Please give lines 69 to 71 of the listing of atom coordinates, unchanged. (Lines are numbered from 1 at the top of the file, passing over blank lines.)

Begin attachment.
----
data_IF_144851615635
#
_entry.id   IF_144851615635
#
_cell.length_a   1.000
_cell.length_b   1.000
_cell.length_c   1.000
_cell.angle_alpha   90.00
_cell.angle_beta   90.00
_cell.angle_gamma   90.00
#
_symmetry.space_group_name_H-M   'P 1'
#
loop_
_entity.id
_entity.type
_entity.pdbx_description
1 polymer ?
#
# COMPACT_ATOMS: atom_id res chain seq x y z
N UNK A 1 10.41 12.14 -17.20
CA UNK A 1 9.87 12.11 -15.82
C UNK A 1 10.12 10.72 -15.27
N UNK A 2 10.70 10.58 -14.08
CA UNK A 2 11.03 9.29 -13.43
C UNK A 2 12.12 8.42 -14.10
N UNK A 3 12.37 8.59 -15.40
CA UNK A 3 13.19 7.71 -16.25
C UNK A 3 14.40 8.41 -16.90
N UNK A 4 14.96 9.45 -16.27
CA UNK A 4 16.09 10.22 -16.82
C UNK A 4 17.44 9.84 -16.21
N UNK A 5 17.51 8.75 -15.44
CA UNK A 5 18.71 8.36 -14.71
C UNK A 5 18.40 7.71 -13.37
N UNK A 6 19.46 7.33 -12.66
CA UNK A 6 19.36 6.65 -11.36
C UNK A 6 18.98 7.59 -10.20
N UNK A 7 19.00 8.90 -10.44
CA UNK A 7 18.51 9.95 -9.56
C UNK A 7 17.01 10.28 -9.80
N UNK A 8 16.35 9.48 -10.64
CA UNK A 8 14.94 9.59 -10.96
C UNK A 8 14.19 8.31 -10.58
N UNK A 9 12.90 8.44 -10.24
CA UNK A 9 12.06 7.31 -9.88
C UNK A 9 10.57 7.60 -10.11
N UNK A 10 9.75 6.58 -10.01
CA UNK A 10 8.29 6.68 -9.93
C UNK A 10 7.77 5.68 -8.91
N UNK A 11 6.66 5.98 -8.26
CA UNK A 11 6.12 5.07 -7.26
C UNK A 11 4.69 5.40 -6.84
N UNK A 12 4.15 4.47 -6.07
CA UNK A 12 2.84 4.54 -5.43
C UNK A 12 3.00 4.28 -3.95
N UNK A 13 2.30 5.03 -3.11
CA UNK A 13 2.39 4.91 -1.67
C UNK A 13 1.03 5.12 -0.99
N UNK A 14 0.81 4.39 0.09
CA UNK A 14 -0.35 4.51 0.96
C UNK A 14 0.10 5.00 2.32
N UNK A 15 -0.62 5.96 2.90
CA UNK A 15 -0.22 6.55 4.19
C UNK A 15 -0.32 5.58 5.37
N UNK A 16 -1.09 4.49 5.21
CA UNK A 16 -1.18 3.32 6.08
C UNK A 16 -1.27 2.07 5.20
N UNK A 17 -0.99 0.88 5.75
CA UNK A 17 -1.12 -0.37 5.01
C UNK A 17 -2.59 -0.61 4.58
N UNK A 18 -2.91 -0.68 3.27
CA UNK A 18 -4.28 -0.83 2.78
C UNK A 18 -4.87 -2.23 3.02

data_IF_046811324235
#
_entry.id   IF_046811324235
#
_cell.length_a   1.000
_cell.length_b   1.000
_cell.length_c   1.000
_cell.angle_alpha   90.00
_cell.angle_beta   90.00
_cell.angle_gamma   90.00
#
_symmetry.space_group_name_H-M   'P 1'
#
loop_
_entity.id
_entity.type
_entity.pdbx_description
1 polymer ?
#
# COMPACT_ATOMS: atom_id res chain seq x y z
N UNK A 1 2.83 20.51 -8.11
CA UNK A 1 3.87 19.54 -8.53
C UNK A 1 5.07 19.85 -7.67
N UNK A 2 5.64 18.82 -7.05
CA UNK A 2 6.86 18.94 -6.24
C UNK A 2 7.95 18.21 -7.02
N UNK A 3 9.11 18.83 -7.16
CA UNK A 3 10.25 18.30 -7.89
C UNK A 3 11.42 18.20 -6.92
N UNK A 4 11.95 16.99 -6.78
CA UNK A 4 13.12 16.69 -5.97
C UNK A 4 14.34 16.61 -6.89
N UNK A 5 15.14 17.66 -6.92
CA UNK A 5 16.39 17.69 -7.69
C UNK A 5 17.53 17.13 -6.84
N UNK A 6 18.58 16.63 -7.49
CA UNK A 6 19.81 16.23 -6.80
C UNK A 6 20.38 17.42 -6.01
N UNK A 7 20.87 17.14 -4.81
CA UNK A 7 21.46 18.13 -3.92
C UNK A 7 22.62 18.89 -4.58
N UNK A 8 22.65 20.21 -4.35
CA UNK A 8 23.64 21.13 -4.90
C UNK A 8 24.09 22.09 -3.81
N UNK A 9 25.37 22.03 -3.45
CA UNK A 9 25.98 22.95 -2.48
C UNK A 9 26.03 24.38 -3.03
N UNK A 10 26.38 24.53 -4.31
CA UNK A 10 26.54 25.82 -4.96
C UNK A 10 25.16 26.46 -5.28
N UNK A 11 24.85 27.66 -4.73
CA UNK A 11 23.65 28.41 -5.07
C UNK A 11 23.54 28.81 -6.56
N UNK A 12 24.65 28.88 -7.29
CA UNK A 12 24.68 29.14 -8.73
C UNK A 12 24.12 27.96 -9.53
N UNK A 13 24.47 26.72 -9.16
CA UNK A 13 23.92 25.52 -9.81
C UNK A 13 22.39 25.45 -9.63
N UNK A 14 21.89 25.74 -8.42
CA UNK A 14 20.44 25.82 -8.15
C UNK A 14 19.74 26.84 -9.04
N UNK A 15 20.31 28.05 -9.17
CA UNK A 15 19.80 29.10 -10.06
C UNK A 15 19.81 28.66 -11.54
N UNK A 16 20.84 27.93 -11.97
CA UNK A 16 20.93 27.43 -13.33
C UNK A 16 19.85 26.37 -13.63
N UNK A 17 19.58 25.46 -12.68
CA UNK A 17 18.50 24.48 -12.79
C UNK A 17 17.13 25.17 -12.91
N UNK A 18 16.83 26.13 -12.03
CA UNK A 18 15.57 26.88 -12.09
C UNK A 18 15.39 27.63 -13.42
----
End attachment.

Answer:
N UNK A 17 -0.99 0.88 5.75
CA UNK A 17 -1.12 -0.37 5.01
C UNK A 17 -2.59 -0.61 4.58